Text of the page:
For Cat Lovers (Ailurophiles): How Will Lions Eat Straw Like the Ox?

For Cat Lovers (Ailurophiles):
How Will Lions Eat Straw Like the Ox?

Author: John Woodmorappe
Subject: Biology

John Woodmorappe’s Articles
About John Woodmorappe
One of the most common criticisms of the theory of special creation is the fact that nature is “red in tooth and claw.” Surely, it is reasoned, a benevolent Creator would not design creatures that lived by tormenting and devouring each other. Why is the natural economy one of destruction, in which animals prey on each other?

From the young-earth Biblical perspective, of course, carnivory, or destructive predator-prey relationships, came to be as a consequence of the Fall. When nature is reformed at the return of God to His creation, to walk among His creatures that is, when “the dwelling of God is [once again] among men” (Rev. 21:3) as it was in the original creation carnivory will be no more. The lion will eat straw like the ox (Isa. 11:7, 9; 65:25). More generally, as Isaiah writes, “They will not hurt or destroy in all My holy mountain, For the earth will be full of the knowledge of the Lord, As the waters cover the sea” (v. 25).

Some Christians have objected to this straightforward account in Scripture, asserting that, if it were taken to apply to the actual biological world, God would have to remake the lion or other carnivores so completely that they would be unrecognizably different animals. Thus, they interpret these (and other) passages figuratively, looking for some sense which does not require what they take to be the “complete redesign” of certain organisms.

While of course only God Himself knows the full outlines of His new creation, we might wonder whether carnivorous animals really need to be redesigned in toto. First, many meat-eating animals can be switched, just as they are in their present form, to a strictly vegetarian diet. For instance, some dogs have subsisted almost entirely on a diet of coconut meat, sweet potato, and boiled bananas (Crandall 1964, p. 275).

Even felids (cats) are not as strictly carnivorous as is commonly believed. Van der Pijl (1982, p. 54) has compiled numerous cases of feline herbivory, or plant-eating, such as jaguars and wild cats eating avocado, and civet cats eating all kinds of fruit. One well-known creationist (John Woodmorappe) reports that his Siamese cat, Neil, enjoyed mango and papaya, greedily eating them whenever he provided the fruits.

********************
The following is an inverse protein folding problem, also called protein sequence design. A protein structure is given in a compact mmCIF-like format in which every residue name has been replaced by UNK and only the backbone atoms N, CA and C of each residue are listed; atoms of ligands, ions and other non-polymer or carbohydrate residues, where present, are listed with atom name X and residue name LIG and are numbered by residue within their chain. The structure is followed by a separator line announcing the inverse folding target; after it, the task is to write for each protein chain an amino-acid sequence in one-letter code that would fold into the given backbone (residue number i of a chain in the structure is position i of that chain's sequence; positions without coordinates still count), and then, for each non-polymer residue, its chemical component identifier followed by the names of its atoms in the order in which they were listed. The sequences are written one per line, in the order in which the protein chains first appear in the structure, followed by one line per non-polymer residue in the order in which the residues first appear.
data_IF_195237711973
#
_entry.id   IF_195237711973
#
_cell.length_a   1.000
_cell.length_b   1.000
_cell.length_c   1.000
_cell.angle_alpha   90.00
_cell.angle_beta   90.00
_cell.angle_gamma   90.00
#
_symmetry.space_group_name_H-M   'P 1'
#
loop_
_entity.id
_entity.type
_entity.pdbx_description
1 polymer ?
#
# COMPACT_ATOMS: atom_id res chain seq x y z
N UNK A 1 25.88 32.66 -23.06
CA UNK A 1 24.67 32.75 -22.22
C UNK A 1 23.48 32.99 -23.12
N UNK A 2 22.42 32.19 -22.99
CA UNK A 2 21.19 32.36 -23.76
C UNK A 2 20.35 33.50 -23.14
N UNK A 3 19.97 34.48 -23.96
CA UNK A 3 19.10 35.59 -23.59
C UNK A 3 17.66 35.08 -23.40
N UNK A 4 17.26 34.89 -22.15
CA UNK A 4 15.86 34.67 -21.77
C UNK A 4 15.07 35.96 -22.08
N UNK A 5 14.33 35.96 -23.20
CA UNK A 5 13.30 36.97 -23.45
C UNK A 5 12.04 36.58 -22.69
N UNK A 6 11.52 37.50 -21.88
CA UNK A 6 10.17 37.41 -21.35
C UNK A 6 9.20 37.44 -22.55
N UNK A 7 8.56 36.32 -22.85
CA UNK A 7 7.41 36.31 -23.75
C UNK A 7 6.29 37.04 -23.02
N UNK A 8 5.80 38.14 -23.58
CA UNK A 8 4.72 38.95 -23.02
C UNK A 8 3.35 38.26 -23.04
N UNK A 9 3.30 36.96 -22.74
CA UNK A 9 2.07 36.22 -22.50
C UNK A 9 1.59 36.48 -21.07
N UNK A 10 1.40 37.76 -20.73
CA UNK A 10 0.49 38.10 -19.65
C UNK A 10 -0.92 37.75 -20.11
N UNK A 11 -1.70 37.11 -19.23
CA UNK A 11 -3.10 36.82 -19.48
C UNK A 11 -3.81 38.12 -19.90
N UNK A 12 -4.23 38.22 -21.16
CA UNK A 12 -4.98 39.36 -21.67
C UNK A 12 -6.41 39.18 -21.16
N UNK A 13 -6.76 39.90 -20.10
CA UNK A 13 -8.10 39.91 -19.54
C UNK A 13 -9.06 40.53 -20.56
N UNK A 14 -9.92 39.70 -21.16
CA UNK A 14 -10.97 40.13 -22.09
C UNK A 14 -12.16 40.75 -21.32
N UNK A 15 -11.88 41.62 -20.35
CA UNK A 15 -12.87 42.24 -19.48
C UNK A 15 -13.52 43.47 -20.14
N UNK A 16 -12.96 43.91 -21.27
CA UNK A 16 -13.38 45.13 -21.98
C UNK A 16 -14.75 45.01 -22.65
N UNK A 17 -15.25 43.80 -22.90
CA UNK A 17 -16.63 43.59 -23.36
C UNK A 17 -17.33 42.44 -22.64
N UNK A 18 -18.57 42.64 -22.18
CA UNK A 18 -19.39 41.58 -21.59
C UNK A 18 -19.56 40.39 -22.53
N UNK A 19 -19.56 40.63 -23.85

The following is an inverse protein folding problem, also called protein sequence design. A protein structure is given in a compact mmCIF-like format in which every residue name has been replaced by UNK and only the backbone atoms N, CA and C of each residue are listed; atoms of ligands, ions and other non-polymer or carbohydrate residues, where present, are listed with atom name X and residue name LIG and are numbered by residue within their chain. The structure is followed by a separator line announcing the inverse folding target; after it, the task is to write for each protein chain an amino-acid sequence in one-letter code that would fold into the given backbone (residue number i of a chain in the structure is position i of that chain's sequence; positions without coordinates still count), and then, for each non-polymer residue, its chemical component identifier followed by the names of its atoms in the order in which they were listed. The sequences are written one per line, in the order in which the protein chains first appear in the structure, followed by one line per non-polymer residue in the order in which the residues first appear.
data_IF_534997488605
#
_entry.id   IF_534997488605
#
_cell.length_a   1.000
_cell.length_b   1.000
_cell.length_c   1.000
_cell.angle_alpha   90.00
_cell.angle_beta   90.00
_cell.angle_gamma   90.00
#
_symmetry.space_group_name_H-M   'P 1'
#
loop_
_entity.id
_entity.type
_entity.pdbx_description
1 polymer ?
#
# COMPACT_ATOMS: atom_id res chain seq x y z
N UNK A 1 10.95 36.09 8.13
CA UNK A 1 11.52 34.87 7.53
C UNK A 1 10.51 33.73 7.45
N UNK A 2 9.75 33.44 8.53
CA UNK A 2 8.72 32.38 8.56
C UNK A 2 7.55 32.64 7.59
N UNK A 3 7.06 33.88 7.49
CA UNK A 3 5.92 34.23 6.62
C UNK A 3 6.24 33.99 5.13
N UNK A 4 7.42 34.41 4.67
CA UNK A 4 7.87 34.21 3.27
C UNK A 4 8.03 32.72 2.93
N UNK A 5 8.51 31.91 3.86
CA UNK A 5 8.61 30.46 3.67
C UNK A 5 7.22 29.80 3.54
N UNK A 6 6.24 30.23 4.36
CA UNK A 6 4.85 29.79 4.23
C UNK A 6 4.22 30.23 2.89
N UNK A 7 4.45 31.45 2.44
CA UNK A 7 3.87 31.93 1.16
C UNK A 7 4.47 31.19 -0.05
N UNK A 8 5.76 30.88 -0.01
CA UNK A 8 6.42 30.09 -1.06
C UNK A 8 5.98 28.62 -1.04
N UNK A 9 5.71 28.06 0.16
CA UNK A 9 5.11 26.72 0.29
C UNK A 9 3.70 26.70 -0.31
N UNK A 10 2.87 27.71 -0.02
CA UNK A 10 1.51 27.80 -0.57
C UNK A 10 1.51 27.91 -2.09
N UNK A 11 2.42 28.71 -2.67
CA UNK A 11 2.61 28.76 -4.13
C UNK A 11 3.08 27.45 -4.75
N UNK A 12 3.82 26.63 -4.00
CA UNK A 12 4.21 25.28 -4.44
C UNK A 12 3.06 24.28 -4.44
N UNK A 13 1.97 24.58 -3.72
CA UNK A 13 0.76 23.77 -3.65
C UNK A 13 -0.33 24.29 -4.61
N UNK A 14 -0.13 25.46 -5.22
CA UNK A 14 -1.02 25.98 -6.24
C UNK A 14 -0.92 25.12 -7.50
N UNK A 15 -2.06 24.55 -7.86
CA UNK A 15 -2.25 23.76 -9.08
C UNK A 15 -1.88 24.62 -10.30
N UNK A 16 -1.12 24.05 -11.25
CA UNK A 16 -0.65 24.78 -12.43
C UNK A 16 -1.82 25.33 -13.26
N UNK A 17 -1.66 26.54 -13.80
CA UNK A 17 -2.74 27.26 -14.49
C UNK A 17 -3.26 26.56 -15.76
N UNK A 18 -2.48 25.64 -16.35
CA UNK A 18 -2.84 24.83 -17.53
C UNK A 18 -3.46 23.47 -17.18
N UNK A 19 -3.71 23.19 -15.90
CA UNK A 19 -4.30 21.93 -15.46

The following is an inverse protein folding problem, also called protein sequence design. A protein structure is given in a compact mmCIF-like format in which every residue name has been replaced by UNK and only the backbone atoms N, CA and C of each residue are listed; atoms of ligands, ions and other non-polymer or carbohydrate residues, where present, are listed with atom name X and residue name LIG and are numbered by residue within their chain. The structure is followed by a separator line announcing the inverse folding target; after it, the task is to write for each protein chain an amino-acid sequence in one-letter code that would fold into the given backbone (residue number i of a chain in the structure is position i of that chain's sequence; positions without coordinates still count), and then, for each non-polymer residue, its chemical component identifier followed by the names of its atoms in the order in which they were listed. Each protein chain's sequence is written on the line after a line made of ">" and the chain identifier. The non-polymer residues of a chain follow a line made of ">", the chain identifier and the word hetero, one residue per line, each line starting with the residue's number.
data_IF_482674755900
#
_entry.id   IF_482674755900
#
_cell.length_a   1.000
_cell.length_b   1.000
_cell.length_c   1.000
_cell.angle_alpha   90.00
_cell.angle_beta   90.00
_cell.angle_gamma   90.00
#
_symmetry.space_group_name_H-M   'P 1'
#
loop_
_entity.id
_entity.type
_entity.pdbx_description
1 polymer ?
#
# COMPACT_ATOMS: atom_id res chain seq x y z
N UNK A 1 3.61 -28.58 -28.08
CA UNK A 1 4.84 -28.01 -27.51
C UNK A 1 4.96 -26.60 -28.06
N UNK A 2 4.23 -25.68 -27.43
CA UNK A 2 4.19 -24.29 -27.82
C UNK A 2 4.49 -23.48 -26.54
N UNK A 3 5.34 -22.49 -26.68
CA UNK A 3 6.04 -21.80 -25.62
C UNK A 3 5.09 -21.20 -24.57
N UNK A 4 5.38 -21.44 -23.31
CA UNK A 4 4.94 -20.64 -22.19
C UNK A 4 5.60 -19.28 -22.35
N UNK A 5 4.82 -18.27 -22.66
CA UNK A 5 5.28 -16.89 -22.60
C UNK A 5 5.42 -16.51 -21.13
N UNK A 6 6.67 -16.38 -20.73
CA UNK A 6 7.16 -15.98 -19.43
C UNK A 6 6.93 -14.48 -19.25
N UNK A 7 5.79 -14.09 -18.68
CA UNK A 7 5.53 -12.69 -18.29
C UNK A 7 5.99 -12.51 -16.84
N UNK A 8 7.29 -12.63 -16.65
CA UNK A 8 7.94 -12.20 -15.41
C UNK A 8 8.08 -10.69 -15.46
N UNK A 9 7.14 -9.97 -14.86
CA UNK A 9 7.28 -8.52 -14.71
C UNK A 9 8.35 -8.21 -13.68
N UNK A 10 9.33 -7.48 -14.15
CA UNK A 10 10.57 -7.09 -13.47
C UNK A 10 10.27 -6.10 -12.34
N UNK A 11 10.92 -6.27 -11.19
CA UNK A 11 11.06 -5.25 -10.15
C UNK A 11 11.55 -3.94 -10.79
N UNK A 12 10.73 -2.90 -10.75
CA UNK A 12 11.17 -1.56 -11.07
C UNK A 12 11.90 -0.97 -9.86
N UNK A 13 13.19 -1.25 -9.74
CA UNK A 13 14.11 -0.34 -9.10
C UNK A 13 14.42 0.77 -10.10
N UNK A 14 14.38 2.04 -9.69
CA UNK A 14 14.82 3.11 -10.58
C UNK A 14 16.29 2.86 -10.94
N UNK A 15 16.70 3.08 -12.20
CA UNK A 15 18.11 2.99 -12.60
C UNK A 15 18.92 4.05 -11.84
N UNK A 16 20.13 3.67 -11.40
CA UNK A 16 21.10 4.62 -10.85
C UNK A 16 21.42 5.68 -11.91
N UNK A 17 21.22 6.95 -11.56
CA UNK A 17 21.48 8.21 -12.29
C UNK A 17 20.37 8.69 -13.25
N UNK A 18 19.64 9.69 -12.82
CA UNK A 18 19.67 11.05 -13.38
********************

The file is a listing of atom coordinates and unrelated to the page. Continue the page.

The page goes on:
Nevertheless, it is felt that the cats are such specialized and obligatory carnivores that it is unimaginable that they could be entirely vegetarian, at least without massive miraculous changes in their anatomy and physiology. However, a fascinating experiment described by Wyrwicka (1981, pp. 38-41) indicates that a minor “rewiring” of the brain may be all that will be needed to convert a cat from a carnivore to an herbivore.

In the experiment, a female cat was wired with electrodes to stimulate her hypothalamus (a part of the brain) upon the application of an electric current. The electric current was applied so that, when the cat ate cereal, she experienced pleasure.

After a time, the cat gave birth to kittens. Remarkably, upon their weaning, she taught them to eat cereal. Even a few months after their removal from their mother, the kittens–contrary to their supposedly innate carnivorous nature–would usually eat cereal even when given a choice between cereal and meat pellets. As Wyrwicka (1981, p. 41) notes,

As a result of the presence of these factors, a striking phenomena was obtained: cats, essentially carnivorous animals, ate entirely vegetable food and preferred it to animal food.

It is noteworthy that such a crude procedure as electrical stimulation of the hypothalamus at appropriate times should be sufficient to reverse an apparently instinctive, “hard-wired” trait like carnivory. Investigating this sort of behavioral plasticity is an open field for creationist research.

Even the actual biting attacks of cats, interestingly, may be easily reversible. Berntson and Leibowitz (1973) have demonstrated that predatory biting behavior in both rats and cats is under cholinergic control, with biting attacks induced either by electrical stimulation of the hypothalamus, or the injection of cholinergic chemicals. This suggests that a simple rewiring of the brain could eliminate predatory behavior in carnivorous animals, along with the desire for meat discussed earlier. Although much more research is obviously needed, it is interesting to speculate how carnivory may be reversed in the new natural economy to be established by God. A complete physiological “makeover” of carnivores, such as cats, appears to be unnecessary.


Berntson, G.G., and S.F. Leibowitz, “Biting attack in cats: evidence for central muscarinic mediation,” Brain Research, 51 (1973): pp. 366-370.

Crandall, L.S., The Management of Wild Mammals in Captivity (Chicago: University of Chicago Press, 1964).

Pijl, L. Van der, Principles of Dispersal in Higher Plants (Berlin: Springer-Verlag, 1982).

Wyrwicka, W., The Development of Food Preferences (Illinois: Charles C. Thomas, 1981).

Topics: dysteleology, cat lover, lacto-ovo vegetarians, dysteleological arguments, felines, fresh meat substitutes, teleology, Isaiah 11, Parousia, problem of evil, ailurophilia, Felidae, Apocalypse of Isaiah, vegetarianism, ailurophiles, vegan vegetarians, teleonomy, philosophical implications of evil, cruelty of nature, Bengal tiger, eye-opening information, misunderstood animals, felids, Siberian tiger, man-eaters, carnivore meat replacement, man-eating lions, theistic worldview, Biblical worldview, biology of predation.

Shopping cart0
There are no products in the cart!
Continue shopping